Power Supply Issue

Hi all. I’m having what I believe to be a power issue with an Arduino project. I’ve tried 3 different power supplies (all separately):

  1. My computer via USB B
  2. A 5V USB “outlet” via USB B
  3. A 5V USB “outlet”, through a 5V->9V boost converter, via the arduino’s barrel jack

I can run the sketch without an issue when connected to my computer (supply 1), even if the computer is sleeping and the Arduino program is closed. However, when using supply 2 or 3, everything works EXCEPT reading the pilot light thermocouple through the MAX6675 module. It runs without throwing errors, but always reads 32.0 degrees F from the pilot light thermocouple. The other thermocouples run and update as expected.

Details:

  • Arduino Uno (bought ~November 2016)
  • Running Arduino 3 for programming (downloaded October 2017)
  • Code and Wiring Schematic attached

FloShackThermostat_v3.0.ino (6.51 KB)

Is it safe to say that most of those items attached to the board have thier own positive rail from an independent supply ?
More especially the relays.

ballscrewbob,

You're right. The "swtiching" side of the relay is totally isolated from the "power" side.

As for the other components, they're hooked up exactly as shown in the diagram attached to the original post. Does that answer your question, or was something still unclear?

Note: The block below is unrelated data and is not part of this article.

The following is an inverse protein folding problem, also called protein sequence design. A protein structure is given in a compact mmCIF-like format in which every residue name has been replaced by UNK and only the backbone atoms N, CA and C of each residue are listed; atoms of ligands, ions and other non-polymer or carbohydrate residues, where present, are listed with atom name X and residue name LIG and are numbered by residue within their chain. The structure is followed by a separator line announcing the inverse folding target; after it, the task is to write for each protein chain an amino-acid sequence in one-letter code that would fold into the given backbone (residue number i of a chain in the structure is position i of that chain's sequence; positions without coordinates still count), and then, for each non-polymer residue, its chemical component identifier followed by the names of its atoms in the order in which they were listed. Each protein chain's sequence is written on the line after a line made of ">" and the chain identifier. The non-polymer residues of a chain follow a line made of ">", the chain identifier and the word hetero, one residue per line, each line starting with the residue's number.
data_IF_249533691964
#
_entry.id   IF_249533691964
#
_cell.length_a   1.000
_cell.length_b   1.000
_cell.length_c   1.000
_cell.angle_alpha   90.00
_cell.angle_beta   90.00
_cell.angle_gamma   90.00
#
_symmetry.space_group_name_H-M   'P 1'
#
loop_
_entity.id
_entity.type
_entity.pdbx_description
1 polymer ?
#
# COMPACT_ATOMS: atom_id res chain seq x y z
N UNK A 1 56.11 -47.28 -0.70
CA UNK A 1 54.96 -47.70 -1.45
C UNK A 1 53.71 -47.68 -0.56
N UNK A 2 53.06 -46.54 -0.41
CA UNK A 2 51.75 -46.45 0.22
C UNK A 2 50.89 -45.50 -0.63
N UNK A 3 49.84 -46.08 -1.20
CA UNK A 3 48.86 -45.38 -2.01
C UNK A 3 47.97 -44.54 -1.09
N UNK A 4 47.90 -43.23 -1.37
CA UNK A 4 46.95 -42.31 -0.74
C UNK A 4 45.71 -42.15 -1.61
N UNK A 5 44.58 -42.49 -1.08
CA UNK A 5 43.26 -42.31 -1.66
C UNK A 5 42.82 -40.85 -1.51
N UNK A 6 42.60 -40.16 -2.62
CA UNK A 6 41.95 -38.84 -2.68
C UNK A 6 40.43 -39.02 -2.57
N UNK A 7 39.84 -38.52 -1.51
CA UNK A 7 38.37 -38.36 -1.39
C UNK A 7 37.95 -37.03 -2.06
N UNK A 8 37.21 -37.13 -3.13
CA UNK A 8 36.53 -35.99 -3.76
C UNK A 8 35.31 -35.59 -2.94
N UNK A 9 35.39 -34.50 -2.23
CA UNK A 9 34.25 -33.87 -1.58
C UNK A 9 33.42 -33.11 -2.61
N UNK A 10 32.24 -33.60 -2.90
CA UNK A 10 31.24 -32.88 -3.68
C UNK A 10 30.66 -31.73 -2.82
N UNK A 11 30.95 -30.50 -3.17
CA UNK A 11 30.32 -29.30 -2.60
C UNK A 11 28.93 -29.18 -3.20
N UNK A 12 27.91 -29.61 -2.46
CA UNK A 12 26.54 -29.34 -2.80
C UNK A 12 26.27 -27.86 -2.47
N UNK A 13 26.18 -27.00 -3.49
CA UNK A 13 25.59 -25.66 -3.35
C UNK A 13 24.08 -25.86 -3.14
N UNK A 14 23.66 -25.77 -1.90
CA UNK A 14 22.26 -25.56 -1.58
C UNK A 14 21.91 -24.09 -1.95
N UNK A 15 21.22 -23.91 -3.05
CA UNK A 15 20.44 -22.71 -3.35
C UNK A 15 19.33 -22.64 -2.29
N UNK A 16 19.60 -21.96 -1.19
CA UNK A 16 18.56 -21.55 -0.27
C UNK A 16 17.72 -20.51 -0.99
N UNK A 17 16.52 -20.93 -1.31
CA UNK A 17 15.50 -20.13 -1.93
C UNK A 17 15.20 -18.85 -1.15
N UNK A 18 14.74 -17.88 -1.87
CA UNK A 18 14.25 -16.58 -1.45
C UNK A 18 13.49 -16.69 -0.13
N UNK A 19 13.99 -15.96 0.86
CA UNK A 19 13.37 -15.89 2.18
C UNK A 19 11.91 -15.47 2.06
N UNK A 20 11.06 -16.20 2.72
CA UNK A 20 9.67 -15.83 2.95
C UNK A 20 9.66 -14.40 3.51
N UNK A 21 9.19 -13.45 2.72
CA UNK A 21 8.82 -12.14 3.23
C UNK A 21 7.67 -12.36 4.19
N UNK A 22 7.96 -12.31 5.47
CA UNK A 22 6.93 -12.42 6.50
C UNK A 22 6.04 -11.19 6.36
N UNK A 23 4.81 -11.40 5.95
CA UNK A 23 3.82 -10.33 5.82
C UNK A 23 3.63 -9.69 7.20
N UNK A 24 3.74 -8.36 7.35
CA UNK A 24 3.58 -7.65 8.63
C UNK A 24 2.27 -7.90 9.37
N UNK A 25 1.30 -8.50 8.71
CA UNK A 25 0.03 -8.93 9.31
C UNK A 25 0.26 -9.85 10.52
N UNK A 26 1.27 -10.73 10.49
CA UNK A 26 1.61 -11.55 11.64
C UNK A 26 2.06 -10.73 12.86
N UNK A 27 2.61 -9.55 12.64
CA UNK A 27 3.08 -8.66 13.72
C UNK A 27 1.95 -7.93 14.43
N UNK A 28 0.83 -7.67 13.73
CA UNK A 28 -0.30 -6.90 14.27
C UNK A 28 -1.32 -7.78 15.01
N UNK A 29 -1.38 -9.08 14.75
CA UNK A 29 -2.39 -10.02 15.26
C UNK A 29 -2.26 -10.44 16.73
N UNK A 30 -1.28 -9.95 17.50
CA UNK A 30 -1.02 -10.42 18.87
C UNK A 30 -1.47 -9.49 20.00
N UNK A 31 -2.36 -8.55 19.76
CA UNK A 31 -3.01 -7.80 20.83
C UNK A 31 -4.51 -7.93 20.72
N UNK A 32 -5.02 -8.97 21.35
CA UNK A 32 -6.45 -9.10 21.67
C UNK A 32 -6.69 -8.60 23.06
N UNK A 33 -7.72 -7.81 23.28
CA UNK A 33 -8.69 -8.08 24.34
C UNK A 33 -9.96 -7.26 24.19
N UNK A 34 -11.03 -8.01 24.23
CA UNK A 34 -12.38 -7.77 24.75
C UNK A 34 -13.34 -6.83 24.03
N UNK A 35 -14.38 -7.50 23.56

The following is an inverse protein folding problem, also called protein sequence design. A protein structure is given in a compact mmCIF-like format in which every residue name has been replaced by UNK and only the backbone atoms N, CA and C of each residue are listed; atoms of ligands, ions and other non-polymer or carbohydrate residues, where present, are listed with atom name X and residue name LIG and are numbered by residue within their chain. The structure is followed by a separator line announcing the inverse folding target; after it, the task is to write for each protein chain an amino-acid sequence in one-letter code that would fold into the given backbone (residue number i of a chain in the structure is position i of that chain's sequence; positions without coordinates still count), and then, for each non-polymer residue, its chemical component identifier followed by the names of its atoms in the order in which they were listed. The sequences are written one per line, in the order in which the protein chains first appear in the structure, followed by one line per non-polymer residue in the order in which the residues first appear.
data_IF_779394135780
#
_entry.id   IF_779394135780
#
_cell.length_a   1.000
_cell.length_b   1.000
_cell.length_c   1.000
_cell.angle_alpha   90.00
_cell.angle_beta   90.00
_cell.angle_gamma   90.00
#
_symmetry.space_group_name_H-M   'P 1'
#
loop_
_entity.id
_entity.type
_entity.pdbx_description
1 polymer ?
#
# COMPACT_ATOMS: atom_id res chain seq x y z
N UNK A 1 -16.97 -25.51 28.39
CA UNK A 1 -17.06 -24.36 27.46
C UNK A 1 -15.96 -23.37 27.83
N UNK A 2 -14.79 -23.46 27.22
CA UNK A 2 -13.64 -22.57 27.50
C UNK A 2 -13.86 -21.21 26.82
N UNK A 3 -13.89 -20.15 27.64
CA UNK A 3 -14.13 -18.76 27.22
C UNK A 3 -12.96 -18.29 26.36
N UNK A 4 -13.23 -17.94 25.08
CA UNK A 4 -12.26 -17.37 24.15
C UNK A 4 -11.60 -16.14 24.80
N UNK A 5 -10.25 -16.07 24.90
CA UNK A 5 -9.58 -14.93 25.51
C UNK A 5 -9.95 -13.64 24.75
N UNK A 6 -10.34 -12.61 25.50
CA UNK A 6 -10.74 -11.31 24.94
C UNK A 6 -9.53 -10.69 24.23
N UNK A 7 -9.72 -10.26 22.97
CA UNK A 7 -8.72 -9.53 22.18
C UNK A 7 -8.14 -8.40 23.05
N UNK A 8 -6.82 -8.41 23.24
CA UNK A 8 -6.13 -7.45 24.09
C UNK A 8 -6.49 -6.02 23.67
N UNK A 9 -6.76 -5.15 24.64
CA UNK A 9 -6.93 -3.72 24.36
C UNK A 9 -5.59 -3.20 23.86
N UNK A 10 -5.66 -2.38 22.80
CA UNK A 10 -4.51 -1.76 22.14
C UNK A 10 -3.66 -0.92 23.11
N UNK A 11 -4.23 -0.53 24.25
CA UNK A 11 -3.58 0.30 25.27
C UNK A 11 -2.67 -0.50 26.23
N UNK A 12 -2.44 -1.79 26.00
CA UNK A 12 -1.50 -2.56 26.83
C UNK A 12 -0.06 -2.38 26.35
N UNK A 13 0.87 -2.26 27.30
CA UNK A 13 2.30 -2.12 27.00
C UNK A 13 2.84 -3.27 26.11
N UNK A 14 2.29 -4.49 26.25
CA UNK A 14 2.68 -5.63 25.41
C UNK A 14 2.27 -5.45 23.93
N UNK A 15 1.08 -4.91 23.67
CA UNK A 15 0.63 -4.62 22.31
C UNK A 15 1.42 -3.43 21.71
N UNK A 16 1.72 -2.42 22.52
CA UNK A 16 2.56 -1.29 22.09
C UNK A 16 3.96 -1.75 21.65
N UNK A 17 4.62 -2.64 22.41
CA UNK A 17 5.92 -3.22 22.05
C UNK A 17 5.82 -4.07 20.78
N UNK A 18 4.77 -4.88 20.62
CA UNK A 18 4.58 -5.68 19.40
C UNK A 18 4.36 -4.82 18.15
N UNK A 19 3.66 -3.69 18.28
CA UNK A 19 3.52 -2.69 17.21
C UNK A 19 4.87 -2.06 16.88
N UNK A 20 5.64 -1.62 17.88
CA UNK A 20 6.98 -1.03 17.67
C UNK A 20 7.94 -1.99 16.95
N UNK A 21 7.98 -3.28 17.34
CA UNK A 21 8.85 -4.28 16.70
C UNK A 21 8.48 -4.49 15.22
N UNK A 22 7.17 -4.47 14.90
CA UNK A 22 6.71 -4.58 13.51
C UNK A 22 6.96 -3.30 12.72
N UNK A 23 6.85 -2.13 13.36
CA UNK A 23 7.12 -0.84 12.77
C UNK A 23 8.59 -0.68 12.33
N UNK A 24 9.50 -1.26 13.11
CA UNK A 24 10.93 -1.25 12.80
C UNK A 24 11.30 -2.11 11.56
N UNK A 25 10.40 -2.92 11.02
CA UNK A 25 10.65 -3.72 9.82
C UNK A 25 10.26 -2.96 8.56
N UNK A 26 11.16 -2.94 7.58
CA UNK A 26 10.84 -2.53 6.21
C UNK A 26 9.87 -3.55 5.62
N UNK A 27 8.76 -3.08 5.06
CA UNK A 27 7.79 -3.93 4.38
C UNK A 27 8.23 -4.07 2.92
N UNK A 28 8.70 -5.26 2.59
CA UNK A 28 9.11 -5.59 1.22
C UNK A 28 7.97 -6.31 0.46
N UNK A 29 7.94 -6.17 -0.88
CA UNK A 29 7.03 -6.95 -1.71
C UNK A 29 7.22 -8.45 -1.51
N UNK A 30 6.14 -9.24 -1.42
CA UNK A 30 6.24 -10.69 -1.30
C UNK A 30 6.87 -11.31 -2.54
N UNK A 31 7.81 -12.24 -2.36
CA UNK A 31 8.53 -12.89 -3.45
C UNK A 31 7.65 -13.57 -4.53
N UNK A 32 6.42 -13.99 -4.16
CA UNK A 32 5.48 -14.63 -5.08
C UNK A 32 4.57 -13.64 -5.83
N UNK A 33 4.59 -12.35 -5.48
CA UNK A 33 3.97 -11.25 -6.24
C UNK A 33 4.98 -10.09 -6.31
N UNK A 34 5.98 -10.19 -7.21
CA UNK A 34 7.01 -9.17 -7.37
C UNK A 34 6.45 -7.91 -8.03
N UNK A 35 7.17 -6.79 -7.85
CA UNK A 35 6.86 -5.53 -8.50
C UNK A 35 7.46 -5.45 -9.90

The only thing that stands out to me is the Arduino power supply.
A USB adaptor is only capable of providing 500mA MAX.

I would be looking for something in the 7 to 10 volt range with a higher output.
You may have peaked at the limit of the supply so some things may operate sporadically if set to use the boards supply.

Sorry for late reply was away for a while.

ballscrewbob,

I tried using a boost converter to power the Arduino via the barrel jack:

Same results - thermocouple with the MAX6675 chip reads 32 F all the time.

Most "boost convertors" are quite low current capacity and I would not use one unless I knew it was more than capable in that area.
I would also ensure it stays BELOW 12 Volts (7 to 10).

Never used one of those and it didn't say what the actual spec was on the link.
Not my first choice but who knows.

I would be aiming at supply the components external to the board with thier own power supply with a common ground back to the Arduino. For most current hungry applications it is the only safe route.